Fitch Ratings on Monday said the BJP's defeat in the Bihar polls is unlikely to have any major impact on the Indian economy, but could complicate politics for the government. While the ruling NDA won only 58 seats (BJP 53) in the 243-member Bihar Assembly, the Grand Alliance got 178 seats.
Fitch Ratings on Monday said the BJP’s defeat in the Bihar polls is unlikely to have any major impact on the Indian economy, but could complicate politics for the government. While the ruling NDA won only 58 seats (BJP 53) in the 243-member Bihar Assembly, the Grand Alliance got 178 seats. The alliance comprises JD(U), RJD and Congress. Here are 4 reasons why the Indian economy may shrug off Bihar election results and keep chugging along:
1. “The loss may complicate politics for the central government, but we don’t expect major implications on the economic front,” Fitch Ratings Asia-Pacific Sovereigns Director Thomas Rookmaaker said in a statement. Fitch said the defeat does not change its medium-term economic outlook for India. The ratings agency has a “BBB-” rating on India with a stable outlook.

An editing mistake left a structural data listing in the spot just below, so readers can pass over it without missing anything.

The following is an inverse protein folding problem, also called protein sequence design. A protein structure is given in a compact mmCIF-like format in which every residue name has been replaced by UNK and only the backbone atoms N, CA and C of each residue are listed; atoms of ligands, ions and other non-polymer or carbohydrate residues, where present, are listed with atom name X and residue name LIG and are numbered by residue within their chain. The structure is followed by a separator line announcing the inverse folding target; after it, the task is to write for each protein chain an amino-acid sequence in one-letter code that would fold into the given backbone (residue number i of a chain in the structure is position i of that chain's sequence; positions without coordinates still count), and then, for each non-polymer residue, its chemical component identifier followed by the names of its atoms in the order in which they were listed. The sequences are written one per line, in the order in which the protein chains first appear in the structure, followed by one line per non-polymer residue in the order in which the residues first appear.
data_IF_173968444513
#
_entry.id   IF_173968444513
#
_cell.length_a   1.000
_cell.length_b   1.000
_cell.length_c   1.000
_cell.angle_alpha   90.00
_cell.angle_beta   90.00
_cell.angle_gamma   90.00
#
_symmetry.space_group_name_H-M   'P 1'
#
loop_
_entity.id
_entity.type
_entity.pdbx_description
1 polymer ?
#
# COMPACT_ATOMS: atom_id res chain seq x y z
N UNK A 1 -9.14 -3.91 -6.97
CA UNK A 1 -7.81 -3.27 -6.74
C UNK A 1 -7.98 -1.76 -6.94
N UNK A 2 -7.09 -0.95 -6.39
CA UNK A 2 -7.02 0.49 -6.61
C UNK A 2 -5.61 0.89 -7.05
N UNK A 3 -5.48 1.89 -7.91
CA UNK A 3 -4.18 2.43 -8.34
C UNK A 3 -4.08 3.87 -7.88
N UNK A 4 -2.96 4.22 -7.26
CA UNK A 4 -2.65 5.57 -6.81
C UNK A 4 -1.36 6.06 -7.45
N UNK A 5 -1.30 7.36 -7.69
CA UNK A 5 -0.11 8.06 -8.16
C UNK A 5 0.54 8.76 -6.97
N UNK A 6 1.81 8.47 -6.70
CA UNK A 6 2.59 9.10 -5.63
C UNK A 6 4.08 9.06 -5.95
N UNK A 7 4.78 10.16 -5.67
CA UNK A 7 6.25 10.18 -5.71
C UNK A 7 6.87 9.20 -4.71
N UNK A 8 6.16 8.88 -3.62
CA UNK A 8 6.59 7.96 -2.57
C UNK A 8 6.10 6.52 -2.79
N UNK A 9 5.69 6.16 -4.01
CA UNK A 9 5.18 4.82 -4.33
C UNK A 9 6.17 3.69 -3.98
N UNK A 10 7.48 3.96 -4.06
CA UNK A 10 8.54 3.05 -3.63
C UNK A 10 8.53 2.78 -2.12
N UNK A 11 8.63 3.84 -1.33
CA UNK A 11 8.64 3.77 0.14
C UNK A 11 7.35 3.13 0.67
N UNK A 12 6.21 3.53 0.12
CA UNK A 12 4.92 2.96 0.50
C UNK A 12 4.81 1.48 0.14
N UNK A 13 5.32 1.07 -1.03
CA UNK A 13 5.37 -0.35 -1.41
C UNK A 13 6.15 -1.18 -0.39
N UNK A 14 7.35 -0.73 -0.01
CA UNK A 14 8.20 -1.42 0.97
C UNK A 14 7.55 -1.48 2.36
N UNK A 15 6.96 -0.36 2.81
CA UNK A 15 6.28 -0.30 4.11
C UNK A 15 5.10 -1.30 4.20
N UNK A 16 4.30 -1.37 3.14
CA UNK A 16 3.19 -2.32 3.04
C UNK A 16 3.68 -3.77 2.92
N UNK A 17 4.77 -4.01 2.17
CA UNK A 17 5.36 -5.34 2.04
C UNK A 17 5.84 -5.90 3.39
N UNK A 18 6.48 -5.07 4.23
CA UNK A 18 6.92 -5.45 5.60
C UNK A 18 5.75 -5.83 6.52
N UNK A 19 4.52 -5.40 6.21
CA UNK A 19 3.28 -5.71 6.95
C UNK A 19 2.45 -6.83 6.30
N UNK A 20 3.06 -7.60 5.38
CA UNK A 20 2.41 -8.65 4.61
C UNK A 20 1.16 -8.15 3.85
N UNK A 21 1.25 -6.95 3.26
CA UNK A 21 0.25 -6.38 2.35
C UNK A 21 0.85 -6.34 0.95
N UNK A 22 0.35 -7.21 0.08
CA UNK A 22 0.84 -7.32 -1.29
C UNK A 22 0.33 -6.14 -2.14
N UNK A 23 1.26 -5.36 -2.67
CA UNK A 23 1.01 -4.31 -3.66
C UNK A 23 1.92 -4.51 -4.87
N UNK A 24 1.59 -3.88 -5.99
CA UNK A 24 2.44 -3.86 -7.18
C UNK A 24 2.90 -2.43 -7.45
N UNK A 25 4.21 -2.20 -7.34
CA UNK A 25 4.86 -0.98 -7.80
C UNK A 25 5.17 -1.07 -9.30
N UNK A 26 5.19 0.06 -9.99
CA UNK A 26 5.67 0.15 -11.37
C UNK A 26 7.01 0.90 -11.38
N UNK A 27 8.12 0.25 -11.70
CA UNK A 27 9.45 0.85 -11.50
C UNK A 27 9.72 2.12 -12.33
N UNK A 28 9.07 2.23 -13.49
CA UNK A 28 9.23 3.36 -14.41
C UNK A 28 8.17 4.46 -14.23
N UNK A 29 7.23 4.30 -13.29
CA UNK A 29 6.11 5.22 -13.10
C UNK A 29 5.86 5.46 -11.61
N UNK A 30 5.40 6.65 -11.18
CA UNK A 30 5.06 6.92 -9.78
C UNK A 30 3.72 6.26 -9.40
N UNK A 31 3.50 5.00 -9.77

2. With continued opposition the government will likely continue to try and pass legislation via ad hoc political deals, and if that does not work it may continue to resort to implementation of reforms at the state level.
3. A big win for the BJP in Bihar would not have translated into to sufficient support for the party in the Rajya Sabha anytime soon.
4. Bihar assembly elections result is a setback for the BJP-led central government’s plans to pilot the Goods and Services Tax (GST) Bill through parliament. “The opposition parties will become emboldened with the Bihar elections result, which will make it more difficult for the (Narendra) Modi government to go through with the GST Bill,” economist Arun Kumar, till recently a professor at Jawaharlal Nehru University here, said. That means, the government will be more willing to compromise, even on other major economic legislation like the Whistleblowers Bill for protecting informants, which the government was trying to dilute protection provisions. This is better from the governance perspective.